Your Safety Comes First
Eye emergencies can happen at any moment, and they can be scary to deal with. We understand this and provide emergency eye care services for eye infections, eye injuries, and other serious issues.
Getting urgent care for eye injuries as soon as possible is crucial to prevent potential vision loss and complications. If you experience an eye emergency, please don’t hesitate to contact us for urgent care. If your emergency happens after hours, go to your nearest emergency room.
When to Seek Emergency Care
Eye emergencies are serious and can range from surface injuries, chemical injuries, and infections to other conditions such as random flashes and floaters.
Common signs and symptoms of an eye emergency can include:
- Bleeding from the eye
- Eye pain in one or both eyes
- Bruising around the eye
- Double vision
- Eye bulging
- Physical trauma
- Partial or complete loss of vision
If you experience an eye injury, getting medical attention as soon as possible is essential, as symptoms can vary. We strive to help alleviate the stress and anxiety of an eye emergency and help preserve your vision.
Exploring Different Eye Emergencies
An eye emergency can occur without notice and appear with different symptoms. Let’s look at some common and not-so-common types of eye emergencies and how to handle them in the moment to prevent further damage.
Chemical Eye Injuries
Chemical eye injuries can occur around the house while cleaning up or even at work. Chemicals from cleaning or gardening products, and industrial chemicals can accidentally get in your eyes from spills or sprays.
If you get chemicals in your eyes, the following steps can help:
- Wash your hands with soap and cool water thoroughly.
- Turn your head so the affected eye is down and to the side.
- Hold the affected eyelid open and flush it out with clean tap water for 15 minutes.
A chemical spill or spray in your eyes can cause severe damage, and you should seek emergency care as soon as possible.
Flashes & Floaters
Flashes appear as bright, flickers of lights in your field of vision, and they can appear on and off over weeks or even months. While occasional flashes can become more regular as you age, random new flashes can signal something worse, like a retinal detachment.
Floaters appear as tiny squiggly lines or cobwebs in your field of vision. While they look to be in your central vision, they are made of tiny clumps of gel or cells floating around inside your eyes, casting a shadow in your vision.
You should contact us right away if:
- You have an increased amount of random flashes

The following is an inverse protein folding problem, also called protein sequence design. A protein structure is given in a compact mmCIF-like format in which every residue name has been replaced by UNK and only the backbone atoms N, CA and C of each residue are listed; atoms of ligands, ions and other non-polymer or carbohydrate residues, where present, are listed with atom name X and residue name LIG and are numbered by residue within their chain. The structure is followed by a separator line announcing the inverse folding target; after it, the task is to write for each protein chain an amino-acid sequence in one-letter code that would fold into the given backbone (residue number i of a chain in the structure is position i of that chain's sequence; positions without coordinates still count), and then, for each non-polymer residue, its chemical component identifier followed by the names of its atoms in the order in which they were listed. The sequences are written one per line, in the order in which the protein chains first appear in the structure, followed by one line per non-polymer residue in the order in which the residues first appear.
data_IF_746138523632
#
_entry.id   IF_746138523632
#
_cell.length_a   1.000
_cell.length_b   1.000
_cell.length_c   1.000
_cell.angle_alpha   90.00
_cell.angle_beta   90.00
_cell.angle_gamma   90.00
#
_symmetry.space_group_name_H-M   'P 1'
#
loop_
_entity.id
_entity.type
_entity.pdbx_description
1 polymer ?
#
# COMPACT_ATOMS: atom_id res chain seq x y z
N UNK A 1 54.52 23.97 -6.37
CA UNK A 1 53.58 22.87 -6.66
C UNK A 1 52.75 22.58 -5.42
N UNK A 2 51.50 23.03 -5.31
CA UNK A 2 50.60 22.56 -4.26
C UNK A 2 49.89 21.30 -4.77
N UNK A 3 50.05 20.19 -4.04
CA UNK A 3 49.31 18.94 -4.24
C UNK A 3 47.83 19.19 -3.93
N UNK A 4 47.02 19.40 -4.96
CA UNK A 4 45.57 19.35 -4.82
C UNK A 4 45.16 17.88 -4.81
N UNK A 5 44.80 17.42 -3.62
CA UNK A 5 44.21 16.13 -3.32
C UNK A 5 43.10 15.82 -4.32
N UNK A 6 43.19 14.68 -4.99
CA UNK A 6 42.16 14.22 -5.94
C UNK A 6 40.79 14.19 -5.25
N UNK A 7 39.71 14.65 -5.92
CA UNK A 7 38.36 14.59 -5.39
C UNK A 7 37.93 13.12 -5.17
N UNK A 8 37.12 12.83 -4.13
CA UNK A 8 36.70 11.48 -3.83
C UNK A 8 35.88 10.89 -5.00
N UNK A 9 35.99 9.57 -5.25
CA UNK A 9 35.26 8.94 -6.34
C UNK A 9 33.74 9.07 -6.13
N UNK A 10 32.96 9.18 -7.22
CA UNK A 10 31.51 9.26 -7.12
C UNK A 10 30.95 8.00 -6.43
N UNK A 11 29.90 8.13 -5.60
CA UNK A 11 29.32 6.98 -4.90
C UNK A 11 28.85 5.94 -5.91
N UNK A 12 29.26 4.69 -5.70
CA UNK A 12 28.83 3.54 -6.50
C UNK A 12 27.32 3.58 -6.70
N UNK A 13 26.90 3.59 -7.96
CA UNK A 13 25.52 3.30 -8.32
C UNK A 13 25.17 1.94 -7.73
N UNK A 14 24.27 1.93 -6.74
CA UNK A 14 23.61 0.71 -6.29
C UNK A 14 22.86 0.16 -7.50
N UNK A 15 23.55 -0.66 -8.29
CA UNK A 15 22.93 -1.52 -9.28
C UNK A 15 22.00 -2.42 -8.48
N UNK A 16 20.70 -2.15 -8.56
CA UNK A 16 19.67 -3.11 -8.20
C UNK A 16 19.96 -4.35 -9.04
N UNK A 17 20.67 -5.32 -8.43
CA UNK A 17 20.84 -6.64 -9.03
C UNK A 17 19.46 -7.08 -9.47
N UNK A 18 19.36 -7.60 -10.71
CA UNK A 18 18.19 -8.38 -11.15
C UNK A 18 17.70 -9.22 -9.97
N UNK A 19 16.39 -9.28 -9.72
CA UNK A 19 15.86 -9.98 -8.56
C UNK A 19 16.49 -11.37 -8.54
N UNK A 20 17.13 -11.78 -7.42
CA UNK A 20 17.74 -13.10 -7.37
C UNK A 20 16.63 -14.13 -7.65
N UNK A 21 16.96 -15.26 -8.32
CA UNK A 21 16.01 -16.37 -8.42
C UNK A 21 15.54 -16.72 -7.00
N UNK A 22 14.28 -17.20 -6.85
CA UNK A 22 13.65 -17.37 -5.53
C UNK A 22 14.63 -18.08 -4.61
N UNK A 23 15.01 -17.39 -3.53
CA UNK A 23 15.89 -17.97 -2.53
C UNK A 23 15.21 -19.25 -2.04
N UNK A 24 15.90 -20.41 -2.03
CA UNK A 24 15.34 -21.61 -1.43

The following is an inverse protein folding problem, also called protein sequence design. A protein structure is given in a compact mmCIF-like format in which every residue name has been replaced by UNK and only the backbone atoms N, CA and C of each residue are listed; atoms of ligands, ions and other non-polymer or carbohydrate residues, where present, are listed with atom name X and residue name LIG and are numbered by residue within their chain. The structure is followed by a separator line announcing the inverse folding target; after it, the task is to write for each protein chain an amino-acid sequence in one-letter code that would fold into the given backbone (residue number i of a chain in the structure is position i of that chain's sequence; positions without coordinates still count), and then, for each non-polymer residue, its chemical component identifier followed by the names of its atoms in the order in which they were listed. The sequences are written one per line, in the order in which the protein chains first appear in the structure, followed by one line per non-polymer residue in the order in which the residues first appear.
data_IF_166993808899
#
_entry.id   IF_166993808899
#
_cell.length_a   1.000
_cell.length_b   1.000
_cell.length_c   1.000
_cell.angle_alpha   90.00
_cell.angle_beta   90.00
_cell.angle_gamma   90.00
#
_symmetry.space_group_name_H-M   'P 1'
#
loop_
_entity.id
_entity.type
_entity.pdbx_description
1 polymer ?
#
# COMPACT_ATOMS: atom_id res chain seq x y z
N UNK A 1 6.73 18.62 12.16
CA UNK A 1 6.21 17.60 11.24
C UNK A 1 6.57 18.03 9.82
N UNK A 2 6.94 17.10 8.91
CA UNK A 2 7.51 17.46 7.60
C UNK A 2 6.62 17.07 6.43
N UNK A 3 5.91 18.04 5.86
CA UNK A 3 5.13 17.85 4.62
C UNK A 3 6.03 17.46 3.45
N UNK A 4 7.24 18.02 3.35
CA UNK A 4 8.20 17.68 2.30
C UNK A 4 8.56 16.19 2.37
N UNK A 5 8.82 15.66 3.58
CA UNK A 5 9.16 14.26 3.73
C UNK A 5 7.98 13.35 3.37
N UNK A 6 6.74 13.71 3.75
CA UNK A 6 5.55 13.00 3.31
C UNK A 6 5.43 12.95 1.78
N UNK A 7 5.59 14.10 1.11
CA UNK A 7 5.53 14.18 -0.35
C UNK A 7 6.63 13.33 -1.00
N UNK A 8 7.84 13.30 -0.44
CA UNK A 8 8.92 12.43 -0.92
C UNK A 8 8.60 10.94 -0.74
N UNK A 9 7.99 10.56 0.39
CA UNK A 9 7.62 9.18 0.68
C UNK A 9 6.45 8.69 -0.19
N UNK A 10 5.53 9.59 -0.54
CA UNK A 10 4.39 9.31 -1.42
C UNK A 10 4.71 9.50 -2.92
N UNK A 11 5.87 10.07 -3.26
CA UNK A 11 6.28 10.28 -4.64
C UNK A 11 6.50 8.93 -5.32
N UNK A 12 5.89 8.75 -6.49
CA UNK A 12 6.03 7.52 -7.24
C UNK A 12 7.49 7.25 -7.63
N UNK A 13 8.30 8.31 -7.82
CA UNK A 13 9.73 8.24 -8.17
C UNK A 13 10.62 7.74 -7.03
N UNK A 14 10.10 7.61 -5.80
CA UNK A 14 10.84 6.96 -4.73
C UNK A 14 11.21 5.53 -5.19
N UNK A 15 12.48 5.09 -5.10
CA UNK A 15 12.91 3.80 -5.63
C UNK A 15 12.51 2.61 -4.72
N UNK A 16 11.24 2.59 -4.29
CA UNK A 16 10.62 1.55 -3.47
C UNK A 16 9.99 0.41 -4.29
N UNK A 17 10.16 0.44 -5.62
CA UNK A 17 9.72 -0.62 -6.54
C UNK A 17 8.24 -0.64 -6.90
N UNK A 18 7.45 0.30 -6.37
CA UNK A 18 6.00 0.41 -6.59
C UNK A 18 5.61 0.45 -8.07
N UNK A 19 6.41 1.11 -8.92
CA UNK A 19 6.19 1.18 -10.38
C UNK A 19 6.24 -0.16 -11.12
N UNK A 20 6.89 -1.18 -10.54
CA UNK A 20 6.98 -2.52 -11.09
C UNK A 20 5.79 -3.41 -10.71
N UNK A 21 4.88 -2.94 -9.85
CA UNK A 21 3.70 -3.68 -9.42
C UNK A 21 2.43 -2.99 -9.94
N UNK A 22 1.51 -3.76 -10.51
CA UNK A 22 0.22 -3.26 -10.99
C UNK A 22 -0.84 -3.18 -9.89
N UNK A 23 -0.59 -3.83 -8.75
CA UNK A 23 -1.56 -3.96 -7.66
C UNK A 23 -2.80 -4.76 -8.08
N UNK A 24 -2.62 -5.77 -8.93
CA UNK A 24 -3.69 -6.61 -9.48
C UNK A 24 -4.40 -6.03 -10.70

- You notice many new floaters
- A gray curtain covers part of your vision
- A shadow appears in your peripheral vision
These symptoms can signify more severe vision issues, so scheduling a check-up is recommended to be safe.
Small & Large Foreign Objects
Small foreign objects like sand or dust can get in your eyes throughout the day and cause discomfort. Most of the time they’ll be harmless, but here are some steps you can take to clear your eyes of debris:
- Avoid rubbing your eye and try blinking to clear out the object
- Wash your hands and examine your eye to try to locate the object
- Use artificial tear eye drops to rinse out the object
- Flush the object out with cool water if something is stuck on or under your eyelid
- Contact us for emergency eye care if the object cannot be removed and irritation continues
Large foreign objects like glass or metal can cause severe damage if they get stuck in your eyes.
If a large foreign object is stuck in your eyes, it’s essential not to touch the object. Do not apply pressure or attempt to remove it. Leave it as is and seek immediate emergency medical attention.
Scratches & Punctures
Your eyes are sensitive to trauma, and a cut or scratch to your eyeballs or eyelids can result in the need for emergency care. Applying a loose bandage to the affected area while you wait for medical attention can help protect the area from further damage.
It’s important not to apply pressure to the injured area.
Conjunctivitis, also known as pink eye, occurs when there is an inflammation or infection of the transparent membrane that lines the eyelid and covers the front of your eyes.
While conjunctivitis may not always qualify as an eye emergency, in some cases, it can be contagious and cause eye pain and severe redness. If you have a severe case of conjunctivitis, visit us for urgent care.
Common signs and symptoms of conjunctivitis can include:
- Tearing in the affected eye
- Itchy eyes
- A pus-like discharge
- Eye redness
In Your Corner For Emergency Eye Care
We aim to be there for you if you experience an eye emergency to provide treatment.
If you need emergency eye care, please don’t hesitate to contact us for emergency treatment. If your eye emergency occurs after hours, proceed to your nearest emergency room.
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